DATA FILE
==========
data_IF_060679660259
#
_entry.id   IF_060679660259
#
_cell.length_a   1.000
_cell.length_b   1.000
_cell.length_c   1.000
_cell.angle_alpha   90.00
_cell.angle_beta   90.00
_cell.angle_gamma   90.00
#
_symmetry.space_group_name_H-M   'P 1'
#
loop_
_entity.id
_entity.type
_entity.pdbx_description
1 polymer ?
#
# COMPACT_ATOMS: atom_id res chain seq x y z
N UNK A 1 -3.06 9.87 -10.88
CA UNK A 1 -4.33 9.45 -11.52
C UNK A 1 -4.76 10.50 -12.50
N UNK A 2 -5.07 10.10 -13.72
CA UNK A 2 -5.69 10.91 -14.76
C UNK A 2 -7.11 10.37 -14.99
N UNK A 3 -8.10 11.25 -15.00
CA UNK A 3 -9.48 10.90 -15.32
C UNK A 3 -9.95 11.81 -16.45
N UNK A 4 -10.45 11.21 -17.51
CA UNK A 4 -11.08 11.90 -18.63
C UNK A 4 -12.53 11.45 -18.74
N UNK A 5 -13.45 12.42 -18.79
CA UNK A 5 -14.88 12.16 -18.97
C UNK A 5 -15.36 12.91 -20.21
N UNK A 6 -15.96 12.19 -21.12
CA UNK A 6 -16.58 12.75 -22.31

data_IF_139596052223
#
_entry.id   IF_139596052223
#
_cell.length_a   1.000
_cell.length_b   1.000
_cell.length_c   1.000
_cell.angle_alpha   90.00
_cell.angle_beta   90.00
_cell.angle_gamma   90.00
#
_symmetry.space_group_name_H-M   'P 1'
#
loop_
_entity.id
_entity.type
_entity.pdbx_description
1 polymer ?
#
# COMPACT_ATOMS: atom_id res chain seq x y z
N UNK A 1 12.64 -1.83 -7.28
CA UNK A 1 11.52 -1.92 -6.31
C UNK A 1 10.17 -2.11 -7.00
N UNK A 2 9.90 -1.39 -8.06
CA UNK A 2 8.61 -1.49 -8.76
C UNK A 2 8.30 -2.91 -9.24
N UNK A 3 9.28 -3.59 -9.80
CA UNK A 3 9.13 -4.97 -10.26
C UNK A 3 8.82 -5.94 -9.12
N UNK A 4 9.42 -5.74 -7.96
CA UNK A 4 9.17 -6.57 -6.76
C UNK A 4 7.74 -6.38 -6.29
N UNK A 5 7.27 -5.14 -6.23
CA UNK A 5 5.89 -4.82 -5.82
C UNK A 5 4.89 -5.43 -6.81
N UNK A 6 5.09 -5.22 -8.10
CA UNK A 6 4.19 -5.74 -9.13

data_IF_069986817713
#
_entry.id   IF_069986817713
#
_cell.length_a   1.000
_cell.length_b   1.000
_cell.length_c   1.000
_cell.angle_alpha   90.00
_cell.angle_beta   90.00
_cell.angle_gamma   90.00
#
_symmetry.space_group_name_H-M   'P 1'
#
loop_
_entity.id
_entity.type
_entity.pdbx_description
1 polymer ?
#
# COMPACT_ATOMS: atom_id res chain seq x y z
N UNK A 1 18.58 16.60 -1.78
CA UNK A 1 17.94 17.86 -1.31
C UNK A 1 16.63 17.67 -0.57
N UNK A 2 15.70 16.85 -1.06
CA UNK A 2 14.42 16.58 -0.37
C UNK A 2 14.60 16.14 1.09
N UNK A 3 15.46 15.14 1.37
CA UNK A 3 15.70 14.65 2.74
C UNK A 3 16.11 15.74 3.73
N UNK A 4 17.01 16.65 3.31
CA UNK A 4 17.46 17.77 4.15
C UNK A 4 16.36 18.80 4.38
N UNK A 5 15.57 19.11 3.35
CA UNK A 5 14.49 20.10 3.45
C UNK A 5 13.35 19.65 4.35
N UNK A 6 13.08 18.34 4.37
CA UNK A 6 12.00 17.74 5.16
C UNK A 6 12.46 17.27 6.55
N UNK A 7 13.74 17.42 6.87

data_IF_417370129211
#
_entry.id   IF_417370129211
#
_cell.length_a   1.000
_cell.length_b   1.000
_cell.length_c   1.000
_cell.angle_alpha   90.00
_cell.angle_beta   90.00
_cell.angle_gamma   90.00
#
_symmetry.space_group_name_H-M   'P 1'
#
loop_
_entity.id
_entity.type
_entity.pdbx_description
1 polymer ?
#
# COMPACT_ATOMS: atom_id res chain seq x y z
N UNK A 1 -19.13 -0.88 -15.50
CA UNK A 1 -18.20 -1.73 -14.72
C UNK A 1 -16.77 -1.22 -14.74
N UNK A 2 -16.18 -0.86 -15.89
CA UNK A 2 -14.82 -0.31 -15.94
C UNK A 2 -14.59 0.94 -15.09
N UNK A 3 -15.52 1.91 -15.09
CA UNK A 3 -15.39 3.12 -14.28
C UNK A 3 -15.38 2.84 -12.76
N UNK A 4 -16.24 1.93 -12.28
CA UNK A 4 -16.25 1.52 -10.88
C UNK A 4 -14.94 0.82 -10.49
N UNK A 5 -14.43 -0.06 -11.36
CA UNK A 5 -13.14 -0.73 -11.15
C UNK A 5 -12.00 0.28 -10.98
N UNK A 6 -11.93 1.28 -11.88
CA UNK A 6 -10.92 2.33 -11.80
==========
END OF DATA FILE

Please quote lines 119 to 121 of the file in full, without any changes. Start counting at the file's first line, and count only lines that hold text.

_cell.length_b   1.000
_cell.length_c   1.000
_cell.angle_alpha   90.00